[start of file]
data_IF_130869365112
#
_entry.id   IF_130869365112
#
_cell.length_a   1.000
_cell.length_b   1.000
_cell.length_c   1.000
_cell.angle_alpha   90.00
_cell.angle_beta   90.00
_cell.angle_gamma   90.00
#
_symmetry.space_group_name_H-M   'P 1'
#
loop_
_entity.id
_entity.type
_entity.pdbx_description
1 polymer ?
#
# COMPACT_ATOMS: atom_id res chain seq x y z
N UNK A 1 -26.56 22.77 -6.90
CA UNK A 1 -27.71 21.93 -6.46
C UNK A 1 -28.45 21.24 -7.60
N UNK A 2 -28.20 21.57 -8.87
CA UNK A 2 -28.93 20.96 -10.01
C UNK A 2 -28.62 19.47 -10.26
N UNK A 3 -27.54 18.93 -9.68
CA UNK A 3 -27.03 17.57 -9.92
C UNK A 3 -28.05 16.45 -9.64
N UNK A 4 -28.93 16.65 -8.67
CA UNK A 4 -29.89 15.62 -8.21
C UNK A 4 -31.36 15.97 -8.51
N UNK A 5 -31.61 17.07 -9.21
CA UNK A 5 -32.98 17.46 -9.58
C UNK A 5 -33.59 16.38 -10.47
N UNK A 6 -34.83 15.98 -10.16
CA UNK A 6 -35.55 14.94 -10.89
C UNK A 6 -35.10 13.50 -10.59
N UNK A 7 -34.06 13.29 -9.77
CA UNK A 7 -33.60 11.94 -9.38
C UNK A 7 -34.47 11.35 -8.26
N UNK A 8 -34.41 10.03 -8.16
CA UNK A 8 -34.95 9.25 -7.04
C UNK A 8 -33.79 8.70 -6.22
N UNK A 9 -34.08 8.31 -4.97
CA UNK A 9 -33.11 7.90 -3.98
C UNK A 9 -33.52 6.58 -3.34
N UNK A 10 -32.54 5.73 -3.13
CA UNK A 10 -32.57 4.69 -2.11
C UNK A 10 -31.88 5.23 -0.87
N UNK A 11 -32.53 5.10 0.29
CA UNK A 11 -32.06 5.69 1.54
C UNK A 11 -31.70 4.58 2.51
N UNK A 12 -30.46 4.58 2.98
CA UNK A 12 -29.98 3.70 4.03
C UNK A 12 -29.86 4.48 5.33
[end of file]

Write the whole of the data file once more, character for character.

data_IF_130869365112
#
_entry.id   IF_130869365112
#
_cell.length_a   1.000
_cell.length_b   1.000
_cell.length_c   1.000
_cell.angle_alpha   90.00
_cell.angle_beta   90.00
_cell.angle_gamma   90.00
#
_symmetry.space_group_name_H-M   'P 1'
#
loop_
_entity.id
_entity.type
_entity.pdbx_description
1 polymer ?
#
# COMPACT_ATOMS: atom_id res chain seq x y z
N UNK A 1 -26.56 22.77 -6.90
CA UNK A 1 -27.71 21.93 -6.46
C UNK A 1 -28.45 21.24 -7.60
N UNK A 2 -28.20 21.57 -8.87
CA UNK A 2 -28.93 20.96 -10.01
C UNK A 2 -28.62 19.47 -10.26
N UNK A 3 -27.54 18.93 -9.68
CA UNK A 3 -27.03 17.57 -9.92
C UNK A 3 -28.05 16.45 -9.64
N UNK A 4 -28.93 16.65 -8.67
CA UNK A 4 -29.89 15.62 -8.21
C UNK A 4 -31.36 15.97 -8.51
N UNK A 5 -31.61 17.07 -9.21
CA UNK A 5 -32.98 17.46 -9.58
C UNK A 5 -33.59 16.38 -10.47
N UNK A 6 -34.83 15.98 -10.16
CA UNK A 6 -35.55 14.94 -10.89
C UNK A 6 -35.10 13.50 -10.59
N UNK A 7 -34.06 13.29 -9.77
CA UNK A 7 -33.60 11.94 -9.38
C UNK A 7 -34.47 11.35 -8.26
N UNK A 8 -34.41 10.03 -8.16
CA UNK A 8 -34.95 9.25 -7.04
C UNK A 8 -33.79 8.70 -6.22
N UNK A 9 -34.08 8.31 -4.97
CA UNK A 9 -33.11 7.90 -3.98
C UNK A 9 -33.52 6.58 -3.34
N UNK A 10 -32.54 5.73 -3.13
CA UNK A 10 -32.57 4.69 -2.11
C UNK A 10 -31.88 5.23 -0.87
N UNK A 11 -32.53 5.10 0.29
CA UNK A 11 -32.06 5.69 1.54
C UNK A 11 -31.70 4.58 2.51
N UNK A 12 -30.46 4.58 2.98
CA UNK A 12 -29.98 3.70 4.03
C UNK A 12 -29.86 4.48 5.33